Baggin’ Up this Winter

I am certainly an advocate of fishing PVA in the winter and have been for many years, although I will use PVA in various forms throughout the year when I feel the time or situation I am faced with dictates so. When I come to hang up the Spomb rod and look to scale back on the amount of bait I use, I certainly believe it is difficult to beat the effectiveness of a solid PVA bag, offering ultimate attraction, in a small, compact pile of free offerings.

For me, the solid ticks a number of boxes for winter fishing and is a simple, easy to use method that you can rely on time and time again. This short, insightful feature details how I approach winter bag fishing; when I prefer to adopt the solid and the type of mix I prefer to use to ensure maximum attraction and leakage in cold water.

The Mix
The mix is simple, but a common mistake I see people doing in the colder months is still using the same type of pellet they were using in the height of summer. What you have to remember is, the overall breakdown and leakage rate of bait items slows considerably during the winter months.

For this reason alone, I significantly reduce the amount of oily pellets in my mix, replacing them with a soluble, sweet product such as the Milk N Nut Crush for example. To this, I will add a cloudy, creamy liquid and a handful of very finely crumbed Live System boilies.

You need to remember that when using solid bags to keep all the bait items as small as possible – 2 to 3mm pellets and fine crumb – in order to make the bag as tight and compact as possible, reducing the amount of air trapped within the bag. Then couple this with small hookbait, such as the new Northern Special dumbell wafter, ensuring both the loose feed and hook bait have similar density properties so they react in the same way when a fish mouths or sucks at the bag.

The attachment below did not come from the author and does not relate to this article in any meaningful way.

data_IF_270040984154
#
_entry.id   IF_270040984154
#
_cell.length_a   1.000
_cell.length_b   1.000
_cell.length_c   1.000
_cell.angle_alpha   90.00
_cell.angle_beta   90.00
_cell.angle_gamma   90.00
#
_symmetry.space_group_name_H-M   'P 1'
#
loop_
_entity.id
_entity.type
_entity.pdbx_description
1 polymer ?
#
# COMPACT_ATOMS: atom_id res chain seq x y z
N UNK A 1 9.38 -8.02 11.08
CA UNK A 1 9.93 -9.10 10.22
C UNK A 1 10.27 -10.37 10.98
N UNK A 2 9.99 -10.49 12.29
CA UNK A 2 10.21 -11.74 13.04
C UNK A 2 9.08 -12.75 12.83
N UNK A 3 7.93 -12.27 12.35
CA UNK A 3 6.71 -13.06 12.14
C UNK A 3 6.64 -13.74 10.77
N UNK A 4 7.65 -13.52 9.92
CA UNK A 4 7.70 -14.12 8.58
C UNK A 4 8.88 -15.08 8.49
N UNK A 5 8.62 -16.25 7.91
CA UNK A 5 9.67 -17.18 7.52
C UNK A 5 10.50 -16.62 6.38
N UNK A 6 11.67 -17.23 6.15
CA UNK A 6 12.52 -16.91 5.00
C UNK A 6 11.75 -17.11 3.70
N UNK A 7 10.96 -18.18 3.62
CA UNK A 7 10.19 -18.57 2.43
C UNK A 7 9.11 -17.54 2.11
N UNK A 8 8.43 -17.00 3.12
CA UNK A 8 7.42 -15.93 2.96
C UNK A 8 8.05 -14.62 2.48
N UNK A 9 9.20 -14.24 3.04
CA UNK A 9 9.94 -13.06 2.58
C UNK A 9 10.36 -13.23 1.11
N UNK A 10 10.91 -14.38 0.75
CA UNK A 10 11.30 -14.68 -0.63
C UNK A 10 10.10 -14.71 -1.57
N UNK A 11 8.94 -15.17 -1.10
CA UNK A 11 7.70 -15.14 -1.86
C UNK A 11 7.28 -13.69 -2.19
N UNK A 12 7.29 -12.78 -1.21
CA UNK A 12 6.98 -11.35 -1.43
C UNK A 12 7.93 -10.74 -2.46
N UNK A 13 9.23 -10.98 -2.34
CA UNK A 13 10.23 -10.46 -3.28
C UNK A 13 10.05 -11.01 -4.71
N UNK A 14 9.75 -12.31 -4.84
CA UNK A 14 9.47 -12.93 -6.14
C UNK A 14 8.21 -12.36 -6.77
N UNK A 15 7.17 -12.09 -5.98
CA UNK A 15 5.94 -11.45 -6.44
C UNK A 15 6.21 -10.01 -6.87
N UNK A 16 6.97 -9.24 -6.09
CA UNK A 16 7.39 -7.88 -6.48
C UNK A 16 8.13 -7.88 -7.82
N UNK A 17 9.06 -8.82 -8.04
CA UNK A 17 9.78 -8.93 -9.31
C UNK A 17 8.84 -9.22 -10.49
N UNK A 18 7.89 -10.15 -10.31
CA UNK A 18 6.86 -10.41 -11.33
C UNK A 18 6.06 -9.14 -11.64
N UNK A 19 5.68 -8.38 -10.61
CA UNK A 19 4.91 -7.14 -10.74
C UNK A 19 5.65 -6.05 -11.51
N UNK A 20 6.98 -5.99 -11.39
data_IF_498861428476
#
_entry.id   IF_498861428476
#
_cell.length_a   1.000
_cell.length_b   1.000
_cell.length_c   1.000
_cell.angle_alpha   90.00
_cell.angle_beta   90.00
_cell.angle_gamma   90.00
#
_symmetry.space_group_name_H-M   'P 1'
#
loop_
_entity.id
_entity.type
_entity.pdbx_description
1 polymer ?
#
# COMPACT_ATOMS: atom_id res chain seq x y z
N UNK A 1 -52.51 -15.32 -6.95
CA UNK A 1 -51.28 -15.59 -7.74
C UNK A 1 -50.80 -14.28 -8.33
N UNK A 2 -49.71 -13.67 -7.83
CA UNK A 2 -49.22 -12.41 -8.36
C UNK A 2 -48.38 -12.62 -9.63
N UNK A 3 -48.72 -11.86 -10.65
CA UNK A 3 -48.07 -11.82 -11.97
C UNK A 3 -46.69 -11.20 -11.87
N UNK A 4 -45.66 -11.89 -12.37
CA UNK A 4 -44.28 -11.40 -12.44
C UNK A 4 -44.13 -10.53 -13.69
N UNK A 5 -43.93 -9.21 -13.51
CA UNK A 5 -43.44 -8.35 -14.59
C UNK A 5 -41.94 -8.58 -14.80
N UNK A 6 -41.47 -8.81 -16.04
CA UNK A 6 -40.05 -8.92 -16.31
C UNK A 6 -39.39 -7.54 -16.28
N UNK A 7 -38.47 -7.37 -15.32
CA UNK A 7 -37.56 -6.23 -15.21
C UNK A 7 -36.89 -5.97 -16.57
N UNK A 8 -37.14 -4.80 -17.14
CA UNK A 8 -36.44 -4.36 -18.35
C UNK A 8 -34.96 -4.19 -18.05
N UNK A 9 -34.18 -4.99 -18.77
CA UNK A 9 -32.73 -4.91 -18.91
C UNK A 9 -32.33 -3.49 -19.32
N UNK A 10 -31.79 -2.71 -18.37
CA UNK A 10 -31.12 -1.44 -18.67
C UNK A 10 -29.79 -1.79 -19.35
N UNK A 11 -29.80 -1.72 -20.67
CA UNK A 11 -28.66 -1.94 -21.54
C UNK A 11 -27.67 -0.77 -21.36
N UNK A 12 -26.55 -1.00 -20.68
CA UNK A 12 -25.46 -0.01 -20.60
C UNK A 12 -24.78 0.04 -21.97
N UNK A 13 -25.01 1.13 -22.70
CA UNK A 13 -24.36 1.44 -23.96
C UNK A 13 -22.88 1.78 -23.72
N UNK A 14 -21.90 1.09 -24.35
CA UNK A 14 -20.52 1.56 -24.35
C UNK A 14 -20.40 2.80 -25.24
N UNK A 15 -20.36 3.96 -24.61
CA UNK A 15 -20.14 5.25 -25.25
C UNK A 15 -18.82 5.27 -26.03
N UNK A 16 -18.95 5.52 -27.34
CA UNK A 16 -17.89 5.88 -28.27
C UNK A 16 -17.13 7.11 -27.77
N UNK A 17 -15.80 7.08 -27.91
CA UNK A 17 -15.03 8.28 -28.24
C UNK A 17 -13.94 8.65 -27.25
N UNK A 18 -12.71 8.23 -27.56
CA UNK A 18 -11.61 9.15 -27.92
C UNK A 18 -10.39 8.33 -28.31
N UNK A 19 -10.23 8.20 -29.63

A firm, compacted bag will aid with casting, especially if there is any type of cross or headwind, which may significantly impact your ability to cast accurately. Like a lead, you need to be able to punch a bag straight, which certainly makes a big difference when fishing to features such as snags and islands.

How To: Make The Bank Mix

1. Jimmy’s mix starts with a few handfuls of Milk N Nut Crush.

2. This is followed with a small handful of mixed sized pellets.

3. James likes to add his preferred winter boilie – Live System.

4. He ensures he crushes the baits up before adding to the mix.

5. He finishes the mix with a dose of NS Bait Booster liquid…

6. … then leaves the finished mix overnight before using.

One of the biggest detrimental factors with winter fishing is presentation; at this time of year, the lake bed collects a large amount of debris in the form of falling leaves and dying weed. It can be quite tricky to determine exactly what you are presenting over, especially if you are roving baits around without necessarily using a marker or the like to determine the exact lake bed make-up.